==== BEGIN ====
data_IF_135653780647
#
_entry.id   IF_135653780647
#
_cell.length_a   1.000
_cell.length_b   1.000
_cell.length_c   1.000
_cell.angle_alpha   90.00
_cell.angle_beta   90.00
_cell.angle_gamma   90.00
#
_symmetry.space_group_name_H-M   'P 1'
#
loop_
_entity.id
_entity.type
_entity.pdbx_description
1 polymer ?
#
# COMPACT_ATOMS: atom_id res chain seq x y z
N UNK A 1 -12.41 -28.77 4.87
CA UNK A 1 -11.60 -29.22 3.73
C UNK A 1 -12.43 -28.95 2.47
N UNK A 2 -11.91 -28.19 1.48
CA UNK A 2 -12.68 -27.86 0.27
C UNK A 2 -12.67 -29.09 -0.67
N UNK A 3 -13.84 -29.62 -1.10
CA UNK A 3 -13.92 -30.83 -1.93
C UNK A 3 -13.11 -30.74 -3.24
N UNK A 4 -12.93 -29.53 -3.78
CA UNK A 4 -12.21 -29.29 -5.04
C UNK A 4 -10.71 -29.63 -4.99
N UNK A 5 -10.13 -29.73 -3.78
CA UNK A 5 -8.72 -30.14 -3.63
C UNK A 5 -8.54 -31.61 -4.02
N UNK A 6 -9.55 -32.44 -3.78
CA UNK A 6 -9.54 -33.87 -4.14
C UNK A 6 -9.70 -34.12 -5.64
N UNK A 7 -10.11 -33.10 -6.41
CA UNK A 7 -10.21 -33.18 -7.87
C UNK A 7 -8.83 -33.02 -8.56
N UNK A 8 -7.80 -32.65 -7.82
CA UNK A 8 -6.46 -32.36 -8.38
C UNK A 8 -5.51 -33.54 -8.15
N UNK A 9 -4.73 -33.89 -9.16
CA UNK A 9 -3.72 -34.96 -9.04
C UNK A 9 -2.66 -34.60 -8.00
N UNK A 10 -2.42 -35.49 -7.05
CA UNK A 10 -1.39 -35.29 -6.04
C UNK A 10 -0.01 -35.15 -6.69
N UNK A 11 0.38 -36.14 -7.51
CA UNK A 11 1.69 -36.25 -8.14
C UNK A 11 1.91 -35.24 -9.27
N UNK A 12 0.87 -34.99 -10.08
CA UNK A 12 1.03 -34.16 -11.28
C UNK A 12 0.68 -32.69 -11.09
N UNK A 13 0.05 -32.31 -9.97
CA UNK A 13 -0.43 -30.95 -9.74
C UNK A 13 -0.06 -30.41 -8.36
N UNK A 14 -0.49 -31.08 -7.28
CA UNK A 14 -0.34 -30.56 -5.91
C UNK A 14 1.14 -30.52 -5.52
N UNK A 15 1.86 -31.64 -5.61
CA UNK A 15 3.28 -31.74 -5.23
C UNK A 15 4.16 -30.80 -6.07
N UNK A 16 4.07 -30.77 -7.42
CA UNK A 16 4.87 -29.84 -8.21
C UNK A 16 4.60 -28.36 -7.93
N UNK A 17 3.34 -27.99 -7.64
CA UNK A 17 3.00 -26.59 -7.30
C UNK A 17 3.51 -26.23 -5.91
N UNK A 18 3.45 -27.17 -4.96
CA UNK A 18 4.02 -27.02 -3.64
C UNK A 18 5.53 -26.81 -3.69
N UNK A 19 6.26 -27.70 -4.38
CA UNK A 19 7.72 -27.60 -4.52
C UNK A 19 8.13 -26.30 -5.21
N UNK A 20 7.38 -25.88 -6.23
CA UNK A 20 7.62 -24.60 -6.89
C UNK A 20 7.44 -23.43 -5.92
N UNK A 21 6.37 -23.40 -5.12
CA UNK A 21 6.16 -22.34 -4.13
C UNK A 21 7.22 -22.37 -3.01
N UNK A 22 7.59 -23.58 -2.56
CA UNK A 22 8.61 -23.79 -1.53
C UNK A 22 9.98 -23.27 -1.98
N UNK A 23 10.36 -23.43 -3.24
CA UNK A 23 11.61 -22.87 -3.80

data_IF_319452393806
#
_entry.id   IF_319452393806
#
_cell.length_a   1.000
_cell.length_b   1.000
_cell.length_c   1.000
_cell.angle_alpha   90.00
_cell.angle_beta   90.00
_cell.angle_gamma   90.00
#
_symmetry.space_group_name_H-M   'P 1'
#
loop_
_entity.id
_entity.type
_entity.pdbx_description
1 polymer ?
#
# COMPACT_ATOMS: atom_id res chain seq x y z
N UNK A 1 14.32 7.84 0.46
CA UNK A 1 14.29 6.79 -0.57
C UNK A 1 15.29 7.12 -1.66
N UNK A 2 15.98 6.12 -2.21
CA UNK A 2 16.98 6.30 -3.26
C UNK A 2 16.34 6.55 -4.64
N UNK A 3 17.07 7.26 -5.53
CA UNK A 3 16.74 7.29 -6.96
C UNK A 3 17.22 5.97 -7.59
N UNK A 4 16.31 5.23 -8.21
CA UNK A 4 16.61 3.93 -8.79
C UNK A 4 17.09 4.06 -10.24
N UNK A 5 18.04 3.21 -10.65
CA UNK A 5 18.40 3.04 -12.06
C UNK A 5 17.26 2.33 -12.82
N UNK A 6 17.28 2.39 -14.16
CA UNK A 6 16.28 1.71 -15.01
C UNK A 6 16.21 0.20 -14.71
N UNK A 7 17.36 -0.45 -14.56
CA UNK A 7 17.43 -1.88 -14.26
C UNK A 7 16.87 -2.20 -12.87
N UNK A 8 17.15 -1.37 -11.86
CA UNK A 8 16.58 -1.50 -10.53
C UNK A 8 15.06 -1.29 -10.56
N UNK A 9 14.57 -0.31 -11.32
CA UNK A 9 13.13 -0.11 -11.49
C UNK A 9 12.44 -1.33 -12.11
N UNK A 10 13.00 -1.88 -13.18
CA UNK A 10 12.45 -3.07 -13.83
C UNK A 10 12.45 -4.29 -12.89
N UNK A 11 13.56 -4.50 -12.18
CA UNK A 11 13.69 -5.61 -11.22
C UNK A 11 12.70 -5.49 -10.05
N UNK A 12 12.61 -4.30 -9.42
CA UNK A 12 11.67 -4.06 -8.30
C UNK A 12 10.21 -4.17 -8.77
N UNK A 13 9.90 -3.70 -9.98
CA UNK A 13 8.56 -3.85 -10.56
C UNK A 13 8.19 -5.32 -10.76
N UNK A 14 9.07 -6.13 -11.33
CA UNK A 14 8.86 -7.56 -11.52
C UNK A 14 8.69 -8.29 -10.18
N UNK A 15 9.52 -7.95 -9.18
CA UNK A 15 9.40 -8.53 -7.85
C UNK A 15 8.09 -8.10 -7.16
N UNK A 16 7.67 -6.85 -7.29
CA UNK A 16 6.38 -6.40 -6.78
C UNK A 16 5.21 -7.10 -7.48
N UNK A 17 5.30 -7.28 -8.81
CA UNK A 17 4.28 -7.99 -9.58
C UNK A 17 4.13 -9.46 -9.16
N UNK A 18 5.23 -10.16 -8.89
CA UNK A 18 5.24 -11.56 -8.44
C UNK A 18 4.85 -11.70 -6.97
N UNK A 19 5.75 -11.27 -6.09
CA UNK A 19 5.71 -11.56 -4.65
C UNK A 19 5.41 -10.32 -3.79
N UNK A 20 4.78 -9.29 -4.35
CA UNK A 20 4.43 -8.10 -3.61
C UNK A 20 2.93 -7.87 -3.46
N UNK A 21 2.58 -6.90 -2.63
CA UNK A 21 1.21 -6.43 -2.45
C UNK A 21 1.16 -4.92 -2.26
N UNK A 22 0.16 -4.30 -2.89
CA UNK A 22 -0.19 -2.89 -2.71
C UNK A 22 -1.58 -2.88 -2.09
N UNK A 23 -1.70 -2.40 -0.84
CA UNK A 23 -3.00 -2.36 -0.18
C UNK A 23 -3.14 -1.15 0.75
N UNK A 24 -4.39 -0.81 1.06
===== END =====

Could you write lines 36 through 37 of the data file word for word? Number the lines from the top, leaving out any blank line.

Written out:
N UNK A 6 -9.55 -32.44 -3.78
CA UNK A 6 -9.54 -33.87 -4.14